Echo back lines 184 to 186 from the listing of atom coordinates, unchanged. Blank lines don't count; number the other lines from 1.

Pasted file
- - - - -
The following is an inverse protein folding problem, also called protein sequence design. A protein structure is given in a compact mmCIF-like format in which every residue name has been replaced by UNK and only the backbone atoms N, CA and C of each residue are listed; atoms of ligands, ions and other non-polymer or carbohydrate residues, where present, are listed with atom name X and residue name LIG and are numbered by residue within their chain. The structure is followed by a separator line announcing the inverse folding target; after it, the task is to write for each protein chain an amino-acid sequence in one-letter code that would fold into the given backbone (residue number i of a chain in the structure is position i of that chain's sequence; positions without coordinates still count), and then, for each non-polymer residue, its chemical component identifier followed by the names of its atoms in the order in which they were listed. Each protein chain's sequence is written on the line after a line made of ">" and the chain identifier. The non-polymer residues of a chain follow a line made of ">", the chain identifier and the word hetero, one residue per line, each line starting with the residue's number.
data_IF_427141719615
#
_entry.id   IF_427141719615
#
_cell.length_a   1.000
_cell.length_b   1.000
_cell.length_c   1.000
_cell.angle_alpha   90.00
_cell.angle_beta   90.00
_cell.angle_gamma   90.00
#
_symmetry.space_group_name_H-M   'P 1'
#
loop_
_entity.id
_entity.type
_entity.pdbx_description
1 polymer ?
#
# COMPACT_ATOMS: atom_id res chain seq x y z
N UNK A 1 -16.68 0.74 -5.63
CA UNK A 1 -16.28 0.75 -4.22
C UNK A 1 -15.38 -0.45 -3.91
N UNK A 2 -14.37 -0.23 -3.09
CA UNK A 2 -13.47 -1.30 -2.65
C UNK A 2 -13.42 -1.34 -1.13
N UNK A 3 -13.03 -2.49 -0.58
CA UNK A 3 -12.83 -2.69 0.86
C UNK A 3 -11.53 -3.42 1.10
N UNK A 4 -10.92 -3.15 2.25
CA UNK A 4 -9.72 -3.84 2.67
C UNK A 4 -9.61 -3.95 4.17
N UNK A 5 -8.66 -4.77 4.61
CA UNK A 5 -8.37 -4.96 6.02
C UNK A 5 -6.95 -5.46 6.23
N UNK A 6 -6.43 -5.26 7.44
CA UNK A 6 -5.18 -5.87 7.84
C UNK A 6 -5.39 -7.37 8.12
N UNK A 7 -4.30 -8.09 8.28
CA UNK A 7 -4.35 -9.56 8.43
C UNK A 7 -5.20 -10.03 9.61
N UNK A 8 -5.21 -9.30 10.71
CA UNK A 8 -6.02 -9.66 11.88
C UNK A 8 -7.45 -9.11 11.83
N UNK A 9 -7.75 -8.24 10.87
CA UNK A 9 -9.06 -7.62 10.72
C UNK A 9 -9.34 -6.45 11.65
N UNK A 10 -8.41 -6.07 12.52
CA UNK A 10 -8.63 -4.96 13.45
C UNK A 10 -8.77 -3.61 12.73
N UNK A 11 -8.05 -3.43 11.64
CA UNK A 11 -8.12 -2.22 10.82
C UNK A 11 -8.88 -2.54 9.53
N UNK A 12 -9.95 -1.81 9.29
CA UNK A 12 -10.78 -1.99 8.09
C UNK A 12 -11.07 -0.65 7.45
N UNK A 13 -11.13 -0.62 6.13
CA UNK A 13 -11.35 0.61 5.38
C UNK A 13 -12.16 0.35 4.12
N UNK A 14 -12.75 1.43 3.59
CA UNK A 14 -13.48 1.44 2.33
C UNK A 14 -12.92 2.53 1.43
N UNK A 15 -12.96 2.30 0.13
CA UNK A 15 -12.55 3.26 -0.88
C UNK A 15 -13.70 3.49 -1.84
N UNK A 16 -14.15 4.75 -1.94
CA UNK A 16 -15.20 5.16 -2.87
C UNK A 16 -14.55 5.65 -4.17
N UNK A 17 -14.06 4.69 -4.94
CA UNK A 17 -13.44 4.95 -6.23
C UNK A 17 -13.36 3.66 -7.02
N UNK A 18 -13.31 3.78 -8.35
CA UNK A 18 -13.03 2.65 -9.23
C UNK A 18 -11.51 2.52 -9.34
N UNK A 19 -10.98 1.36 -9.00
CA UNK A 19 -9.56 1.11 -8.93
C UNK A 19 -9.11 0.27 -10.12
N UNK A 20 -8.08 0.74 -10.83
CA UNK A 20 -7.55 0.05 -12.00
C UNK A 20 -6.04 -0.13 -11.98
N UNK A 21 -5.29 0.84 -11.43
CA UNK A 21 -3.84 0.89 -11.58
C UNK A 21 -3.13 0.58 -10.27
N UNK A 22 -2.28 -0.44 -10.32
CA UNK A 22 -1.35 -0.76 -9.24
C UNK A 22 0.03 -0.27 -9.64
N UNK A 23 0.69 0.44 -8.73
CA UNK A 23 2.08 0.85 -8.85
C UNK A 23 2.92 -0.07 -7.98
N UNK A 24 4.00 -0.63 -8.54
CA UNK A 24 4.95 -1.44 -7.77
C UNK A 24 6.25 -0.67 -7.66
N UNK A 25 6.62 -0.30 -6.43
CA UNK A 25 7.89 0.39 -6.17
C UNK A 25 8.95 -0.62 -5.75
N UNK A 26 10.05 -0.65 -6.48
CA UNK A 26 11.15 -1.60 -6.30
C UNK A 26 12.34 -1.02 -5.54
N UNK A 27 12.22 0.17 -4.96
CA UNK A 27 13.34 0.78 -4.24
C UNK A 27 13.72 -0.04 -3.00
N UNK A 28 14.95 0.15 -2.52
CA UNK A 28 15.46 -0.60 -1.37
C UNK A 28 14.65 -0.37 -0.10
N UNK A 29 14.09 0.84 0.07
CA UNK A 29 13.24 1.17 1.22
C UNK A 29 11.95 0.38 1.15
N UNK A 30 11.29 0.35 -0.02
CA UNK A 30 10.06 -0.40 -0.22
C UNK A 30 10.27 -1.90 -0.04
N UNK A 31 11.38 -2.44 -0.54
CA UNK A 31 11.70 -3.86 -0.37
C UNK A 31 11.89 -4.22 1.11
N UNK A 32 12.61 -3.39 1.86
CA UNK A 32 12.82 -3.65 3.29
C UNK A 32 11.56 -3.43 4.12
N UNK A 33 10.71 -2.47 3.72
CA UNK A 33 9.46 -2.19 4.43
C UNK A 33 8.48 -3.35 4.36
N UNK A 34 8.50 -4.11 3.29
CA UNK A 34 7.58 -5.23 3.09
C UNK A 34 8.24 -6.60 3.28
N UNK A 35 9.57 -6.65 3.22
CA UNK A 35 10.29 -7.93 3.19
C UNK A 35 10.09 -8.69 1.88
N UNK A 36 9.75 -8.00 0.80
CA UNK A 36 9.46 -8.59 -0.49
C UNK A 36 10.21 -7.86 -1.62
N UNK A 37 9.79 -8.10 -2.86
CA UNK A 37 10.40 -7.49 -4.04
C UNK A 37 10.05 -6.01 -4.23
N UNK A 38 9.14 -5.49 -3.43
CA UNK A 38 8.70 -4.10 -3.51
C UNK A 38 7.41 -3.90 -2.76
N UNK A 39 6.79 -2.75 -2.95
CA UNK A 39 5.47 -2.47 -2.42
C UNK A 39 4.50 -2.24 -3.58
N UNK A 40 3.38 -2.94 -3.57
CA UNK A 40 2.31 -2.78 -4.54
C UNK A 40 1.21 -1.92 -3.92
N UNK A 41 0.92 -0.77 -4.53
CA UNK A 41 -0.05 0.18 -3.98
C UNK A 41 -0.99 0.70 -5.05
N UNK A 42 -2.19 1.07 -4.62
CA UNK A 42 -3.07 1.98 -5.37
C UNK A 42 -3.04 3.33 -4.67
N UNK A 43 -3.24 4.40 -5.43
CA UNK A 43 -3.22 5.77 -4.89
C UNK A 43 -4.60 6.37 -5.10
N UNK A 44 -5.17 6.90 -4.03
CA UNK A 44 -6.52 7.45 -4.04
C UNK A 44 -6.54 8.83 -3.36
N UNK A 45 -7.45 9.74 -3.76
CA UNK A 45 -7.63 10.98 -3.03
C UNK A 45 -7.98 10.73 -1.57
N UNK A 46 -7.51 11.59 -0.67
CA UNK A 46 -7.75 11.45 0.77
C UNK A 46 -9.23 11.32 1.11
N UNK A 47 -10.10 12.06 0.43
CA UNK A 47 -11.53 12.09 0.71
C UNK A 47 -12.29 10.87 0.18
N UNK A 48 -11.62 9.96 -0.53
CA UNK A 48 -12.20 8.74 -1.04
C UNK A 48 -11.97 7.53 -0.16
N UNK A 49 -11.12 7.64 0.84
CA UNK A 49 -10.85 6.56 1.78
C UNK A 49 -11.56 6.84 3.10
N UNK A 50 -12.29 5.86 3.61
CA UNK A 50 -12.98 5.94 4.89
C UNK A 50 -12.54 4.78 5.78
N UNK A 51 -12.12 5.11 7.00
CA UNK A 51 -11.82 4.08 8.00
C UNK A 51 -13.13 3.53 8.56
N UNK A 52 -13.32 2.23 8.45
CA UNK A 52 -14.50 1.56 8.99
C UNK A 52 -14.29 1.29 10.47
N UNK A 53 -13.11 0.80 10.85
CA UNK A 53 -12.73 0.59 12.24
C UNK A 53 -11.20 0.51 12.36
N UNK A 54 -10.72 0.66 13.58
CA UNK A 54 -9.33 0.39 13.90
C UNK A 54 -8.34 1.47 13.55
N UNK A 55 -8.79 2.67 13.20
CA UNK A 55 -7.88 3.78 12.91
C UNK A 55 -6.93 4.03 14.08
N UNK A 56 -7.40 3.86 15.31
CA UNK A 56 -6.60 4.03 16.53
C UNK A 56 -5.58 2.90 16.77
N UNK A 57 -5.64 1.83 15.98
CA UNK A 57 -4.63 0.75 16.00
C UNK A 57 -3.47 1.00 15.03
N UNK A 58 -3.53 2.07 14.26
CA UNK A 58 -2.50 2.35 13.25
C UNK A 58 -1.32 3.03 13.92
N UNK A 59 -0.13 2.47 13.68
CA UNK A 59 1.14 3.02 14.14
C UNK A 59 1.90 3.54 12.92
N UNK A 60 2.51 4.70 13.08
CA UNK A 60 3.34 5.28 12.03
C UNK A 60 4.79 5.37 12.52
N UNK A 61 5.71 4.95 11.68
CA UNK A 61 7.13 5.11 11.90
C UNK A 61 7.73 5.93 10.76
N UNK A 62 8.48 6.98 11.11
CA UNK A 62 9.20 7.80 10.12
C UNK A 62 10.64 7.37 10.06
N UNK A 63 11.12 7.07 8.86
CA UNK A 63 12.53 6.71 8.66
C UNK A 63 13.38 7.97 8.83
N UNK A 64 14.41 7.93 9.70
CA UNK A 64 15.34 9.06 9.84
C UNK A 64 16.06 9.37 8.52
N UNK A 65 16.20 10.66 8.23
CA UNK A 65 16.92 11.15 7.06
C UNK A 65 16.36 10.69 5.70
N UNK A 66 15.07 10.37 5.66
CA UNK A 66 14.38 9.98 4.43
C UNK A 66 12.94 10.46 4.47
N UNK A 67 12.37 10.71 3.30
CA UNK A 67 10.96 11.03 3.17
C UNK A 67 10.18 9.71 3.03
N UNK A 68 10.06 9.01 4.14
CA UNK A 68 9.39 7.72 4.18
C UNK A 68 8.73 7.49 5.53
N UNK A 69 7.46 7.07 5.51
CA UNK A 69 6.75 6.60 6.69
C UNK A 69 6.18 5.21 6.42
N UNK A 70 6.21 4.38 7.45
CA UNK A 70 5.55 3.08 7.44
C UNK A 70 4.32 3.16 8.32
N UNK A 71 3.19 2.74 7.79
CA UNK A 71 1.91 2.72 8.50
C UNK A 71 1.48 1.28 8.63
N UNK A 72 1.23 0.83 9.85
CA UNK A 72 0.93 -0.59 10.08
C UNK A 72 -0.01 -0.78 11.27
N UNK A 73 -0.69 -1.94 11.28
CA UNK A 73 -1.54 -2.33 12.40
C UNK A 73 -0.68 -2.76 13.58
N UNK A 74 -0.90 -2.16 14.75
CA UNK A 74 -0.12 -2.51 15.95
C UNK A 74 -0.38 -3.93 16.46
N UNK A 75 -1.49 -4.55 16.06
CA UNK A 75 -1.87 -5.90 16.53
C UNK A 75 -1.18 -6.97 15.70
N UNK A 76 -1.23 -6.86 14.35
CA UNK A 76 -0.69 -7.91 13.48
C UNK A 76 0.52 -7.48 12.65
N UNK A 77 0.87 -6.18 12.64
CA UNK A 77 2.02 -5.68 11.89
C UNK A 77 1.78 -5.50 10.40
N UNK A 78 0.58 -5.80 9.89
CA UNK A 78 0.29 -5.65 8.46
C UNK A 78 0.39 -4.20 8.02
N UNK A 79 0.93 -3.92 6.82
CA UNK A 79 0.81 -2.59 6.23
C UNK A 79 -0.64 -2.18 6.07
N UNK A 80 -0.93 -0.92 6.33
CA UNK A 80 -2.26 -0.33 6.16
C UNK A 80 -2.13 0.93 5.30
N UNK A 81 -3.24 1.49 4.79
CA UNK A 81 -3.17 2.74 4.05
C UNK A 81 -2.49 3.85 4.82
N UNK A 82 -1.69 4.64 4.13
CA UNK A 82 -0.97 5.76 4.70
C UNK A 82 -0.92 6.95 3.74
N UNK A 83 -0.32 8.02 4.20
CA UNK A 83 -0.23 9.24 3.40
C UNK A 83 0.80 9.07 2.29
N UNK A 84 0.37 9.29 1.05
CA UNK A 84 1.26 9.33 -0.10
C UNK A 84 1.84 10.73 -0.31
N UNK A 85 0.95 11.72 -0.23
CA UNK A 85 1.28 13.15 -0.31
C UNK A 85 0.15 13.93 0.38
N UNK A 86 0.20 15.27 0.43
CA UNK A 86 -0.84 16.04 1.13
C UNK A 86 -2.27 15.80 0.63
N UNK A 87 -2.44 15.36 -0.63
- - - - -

N UNK A 55 -8.79 2.67 13.20
CA UNK A 55 -7.88 3.78 12.91
C UNK A 55 -6.93 4.03 14.08